Wednesday, September 14, 2011

Eco-Pirate: Paul Watson

“The fact is that we live in an extremely violent culture, and we all justify violence if it’s for what we believe in.”~ Paul Watson
Some do what they can, others do what they must. Paul Watson belongs to the latter category. He's spent his entire adult life dedicated to saving whales, dolphins, seals and other marine life as a vocation and a compulsion. He's had no choice. Fanaticism has come naturally while most others shun it as something reserved for extremists or - yikes! - terrorists. In fact, Watson has endured despite being saddled with every pejorative, including "Eco-Pirate."

Trish Dolman, director of Eco-Pirate, succeeds in creating a film that adds to Watson's mystique as a valiant warrior and while sympathetic in its portrayal, it's not biased. The film explores the bitter and apparently ongoing resentments that erupted between Watson and Greenpeace, particularly Patrick Moore, when founder Bob Hunter stepped down in 1979. One of the film's most moving scenes involves Hunter's daughter, Emily, and Watson scattering Bob's ashes while on a table-top iceberg in Antarctica.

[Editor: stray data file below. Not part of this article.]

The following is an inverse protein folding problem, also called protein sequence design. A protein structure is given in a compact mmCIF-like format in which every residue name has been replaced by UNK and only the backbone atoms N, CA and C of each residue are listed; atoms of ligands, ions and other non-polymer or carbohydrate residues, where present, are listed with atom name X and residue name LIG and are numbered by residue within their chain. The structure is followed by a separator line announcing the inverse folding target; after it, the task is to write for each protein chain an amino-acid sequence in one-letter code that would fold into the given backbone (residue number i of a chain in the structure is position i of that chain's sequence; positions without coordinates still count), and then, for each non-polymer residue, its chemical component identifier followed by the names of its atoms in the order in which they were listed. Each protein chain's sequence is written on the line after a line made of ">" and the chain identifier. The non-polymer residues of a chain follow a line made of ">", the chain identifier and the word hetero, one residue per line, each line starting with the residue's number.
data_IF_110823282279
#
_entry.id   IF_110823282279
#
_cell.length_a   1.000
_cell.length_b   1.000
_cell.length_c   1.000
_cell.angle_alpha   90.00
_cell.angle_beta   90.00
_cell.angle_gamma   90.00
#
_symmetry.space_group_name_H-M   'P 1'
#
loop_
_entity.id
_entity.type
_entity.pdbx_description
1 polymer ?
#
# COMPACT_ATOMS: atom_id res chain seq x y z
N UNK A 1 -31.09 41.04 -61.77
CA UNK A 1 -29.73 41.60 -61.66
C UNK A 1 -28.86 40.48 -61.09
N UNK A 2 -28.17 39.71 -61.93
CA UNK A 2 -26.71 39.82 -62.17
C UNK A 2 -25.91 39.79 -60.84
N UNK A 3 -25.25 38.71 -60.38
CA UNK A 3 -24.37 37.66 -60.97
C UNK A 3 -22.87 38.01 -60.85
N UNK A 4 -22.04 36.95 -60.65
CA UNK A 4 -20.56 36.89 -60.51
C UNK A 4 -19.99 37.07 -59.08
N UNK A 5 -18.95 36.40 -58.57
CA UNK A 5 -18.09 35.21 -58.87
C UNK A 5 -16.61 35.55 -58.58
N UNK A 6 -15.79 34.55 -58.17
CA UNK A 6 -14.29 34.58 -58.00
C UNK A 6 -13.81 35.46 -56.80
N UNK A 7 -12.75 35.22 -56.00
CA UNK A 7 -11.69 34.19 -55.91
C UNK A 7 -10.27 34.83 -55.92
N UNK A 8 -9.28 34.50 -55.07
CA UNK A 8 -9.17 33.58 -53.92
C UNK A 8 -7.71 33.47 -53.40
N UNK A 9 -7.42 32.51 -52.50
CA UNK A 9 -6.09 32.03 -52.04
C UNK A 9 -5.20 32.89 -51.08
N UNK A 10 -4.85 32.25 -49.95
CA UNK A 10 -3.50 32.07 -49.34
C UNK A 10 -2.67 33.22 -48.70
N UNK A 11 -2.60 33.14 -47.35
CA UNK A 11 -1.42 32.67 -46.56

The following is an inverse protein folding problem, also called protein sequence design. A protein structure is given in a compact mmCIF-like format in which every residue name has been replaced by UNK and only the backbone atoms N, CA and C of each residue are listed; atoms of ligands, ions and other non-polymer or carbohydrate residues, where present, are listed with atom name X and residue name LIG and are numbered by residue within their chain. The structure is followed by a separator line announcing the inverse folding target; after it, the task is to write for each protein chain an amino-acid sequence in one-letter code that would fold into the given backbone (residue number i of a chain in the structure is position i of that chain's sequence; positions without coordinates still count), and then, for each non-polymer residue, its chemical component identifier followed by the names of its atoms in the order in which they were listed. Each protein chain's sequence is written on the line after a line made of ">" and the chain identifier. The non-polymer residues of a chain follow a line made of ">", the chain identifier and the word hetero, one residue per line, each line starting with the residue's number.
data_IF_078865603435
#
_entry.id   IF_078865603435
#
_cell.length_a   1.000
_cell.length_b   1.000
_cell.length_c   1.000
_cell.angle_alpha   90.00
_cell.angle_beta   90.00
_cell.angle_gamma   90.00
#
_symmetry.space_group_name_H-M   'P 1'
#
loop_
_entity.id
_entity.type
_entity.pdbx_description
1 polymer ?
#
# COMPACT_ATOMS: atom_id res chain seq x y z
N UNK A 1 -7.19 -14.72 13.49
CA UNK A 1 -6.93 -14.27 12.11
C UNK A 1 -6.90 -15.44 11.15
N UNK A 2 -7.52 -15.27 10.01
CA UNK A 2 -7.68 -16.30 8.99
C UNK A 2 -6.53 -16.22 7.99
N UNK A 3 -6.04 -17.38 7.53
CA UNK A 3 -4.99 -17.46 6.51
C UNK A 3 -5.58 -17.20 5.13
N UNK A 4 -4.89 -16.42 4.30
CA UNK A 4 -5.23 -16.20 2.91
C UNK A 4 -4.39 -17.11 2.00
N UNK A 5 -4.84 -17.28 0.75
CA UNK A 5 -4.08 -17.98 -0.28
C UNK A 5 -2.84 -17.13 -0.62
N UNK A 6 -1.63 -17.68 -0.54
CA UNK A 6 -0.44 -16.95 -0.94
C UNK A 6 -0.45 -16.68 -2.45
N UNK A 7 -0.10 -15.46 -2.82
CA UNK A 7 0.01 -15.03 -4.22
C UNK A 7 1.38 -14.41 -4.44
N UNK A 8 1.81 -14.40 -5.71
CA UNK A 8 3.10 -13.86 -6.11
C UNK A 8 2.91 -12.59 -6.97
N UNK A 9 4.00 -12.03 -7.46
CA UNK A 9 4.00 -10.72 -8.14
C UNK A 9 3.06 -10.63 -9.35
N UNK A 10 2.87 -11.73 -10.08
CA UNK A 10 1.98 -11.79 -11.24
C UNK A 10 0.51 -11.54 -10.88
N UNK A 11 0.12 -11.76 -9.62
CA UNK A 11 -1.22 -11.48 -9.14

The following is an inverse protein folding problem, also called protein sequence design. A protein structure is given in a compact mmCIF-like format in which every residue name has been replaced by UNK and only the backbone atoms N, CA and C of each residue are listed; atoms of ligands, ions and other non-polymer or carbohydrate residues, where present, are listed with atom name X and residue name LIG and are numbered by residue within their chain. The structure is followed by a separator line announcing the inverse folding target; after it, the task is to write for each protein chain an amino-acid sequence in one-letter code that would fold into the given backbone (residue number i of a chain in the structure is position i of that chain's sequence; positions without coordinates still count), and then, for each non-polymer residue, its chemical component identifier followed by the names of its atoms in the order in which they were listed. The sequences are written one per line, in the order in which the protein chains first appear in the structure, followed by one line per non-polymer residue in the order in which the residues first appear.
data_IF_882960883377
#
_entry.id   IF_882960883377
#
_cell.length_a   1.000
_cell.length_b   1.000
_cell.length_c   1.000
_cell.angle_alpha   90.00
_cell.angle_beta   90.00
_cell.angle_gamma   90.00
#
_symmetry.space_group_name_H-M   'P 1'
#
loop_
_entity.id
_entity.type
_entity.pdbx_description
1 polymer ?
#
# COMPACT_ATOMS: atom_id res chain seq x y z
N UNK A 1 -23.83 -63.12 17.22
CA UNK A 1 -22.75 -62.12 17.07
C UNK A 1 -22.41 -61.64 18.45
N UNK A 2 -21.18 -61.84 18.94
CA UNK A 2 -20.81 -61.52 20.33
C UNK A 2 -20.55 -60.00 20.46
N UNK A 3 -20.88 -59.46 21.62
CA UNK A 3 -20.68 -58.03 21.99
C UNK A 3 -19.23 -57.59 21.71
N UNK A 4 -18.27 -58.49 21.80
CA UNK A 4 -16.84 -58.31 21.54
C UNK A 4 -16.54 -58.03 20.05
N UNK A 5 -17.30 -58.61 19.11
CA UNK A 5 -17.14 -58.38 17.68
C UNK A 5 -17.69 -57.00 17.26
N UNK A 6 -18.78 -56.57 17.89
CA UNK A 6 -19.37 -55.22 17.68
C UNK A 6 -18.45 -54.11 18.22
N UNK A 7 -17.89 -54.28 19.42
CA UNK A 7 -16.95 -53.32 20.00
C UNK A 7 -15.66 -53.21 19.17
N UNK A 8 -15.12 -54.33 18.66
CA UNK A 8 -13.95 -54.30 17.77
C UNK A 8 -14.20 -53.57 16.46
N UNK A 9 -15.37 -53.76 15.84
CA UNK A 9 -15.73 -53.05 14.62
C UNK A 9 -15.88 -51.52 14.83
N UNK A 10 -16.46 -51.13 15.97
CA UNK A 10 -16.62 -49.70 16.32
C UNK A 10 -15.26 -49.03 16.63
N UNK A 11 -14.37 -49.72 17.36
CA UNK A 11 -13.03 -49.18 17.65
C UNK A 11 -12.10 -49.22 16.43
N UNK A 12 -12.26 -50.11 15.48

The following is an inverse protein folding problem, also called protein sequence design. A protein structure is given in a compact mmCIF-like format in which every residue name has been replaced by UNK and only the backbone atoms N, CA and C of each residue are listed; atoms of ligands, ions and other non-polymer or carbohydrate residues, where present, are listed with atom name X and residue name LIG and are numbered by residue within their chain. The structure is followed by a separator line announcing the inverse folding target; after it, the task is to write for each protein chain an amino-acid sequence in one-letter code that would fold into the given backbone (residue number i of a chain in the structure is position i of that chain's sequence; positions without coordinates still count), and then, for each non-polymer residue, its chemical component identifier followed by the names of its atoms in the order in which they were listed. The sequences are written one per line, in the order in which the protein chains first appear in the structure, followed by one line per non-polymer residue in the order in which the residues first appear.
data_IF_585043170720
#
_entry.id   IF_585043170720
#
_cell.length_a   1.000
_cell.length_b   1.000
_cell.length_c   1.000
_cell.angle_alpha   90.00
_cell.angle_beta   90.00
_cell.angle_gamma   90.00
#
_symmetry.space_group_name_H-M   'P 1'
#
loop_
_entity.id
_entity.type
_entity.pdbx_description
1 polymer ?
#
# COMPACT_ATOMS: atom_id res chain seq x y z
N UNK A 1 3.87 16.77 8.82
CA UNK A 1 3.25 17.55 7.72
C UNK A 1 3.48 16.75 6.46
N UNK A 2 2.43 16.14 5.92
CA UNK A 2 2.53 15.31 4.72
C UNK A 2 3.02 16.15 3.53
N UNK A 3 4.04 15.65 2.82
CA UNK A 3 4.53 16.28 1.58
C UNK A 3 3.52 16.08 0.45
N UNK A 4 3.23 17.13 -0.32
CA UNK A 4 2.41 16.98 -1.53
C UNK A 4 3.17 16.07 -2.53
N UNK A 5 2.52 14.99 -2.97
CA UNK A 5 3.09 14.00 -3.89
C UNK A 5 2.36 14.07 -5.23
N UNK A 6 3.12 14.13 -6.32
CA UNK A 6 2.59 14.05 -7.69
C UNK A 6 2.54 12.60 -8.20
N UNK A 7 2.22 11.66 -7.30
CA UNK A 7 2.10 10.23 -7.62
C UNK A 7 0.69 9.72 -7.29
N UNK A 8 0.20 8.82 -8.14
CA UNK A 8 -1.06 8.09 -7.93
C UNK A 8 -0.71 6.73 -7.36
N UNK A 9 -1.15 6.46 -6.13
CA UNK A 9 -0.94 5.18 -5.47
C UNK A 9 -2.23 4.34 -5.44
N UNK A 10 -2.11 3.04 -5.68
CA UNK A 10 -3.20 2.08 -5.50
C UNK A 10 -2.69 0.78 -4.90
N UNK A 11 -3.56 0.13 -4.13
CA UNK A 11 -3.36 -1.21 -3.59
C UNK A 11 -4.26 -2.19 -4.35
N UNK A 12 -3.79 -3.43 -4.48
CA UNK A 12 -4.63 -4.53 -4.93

Greenpeace founder Bob Hunter (1941–2005)
The rupture between Watson and Greenpeace had to do with differences over what methods to employ for achieving the best results, the old "ends justifying the means" conundrum. Watson is described by Moore as a rogue, an irresponsible megalomaniac who was undermining Greenpeace's Gandhian mandate of non-violence. Watson counters that the proof is in the pudding - he has consistently reached his goals while Greenpeace has largely failed in its founding mission. The break propelled Watson to form the Sea Shepherd Conservation Society in 1978, which has recently spearheaded campaigns against Japanese whaling in Antarctica. Much of the film's best footage is taken from this expedition in 2010.

Watson is the genuine article, someone worth admiring if only because he lives his passion. That it involves defending those who can't defend themselves makes him all the more worthy of support.

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